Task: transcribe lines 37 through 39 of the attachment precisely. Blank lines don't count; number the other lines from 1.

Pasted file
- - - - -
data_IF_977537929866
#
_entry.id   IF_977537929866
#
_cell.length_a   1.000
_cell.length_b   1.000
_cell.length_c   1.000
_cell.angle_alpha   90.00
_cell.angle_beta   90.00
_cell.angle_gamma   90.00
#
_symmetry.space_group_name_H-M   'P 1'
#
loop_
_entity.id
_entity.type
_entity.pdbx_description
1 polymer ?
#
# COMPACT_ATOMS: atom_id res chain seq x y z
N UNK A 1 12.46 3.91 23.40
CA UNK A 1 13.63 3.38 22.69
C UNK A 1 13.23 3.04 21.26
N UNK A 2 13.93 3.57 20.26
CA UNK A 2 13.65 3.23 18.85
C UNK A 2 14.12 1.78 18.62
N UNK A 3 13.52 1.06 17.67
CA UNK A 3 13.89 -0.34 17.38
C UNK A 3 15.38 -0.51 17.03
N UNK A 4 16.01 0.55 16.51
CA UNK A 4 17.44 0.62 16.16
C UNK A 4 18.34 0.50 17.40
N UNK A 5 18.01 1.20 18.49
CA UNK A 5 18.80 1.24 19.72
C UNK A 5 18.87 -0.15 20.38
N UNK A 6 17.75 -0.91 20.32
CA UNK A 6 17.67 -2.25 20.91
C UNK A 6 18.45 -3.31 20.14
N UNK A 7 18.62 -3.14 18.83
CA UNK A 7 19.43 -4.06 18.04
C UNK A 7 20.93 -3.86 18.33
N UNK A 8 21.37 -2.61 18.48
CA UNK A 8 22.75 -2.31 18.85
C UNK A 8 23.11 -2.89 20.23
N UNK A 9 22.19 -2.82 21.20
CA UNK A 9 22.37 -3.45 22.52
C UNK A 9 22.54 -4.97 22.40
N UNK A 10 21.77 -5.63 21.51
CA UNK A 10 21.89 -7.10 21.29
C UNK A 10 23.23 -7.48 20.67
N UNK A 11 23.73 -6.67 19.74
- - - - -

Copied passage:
CA UNK A 6 17.67 -2.25 20.91
C UNK A 6 18.45 -3.31 20.14
N UNK A 7 18.62 -3.14 18.83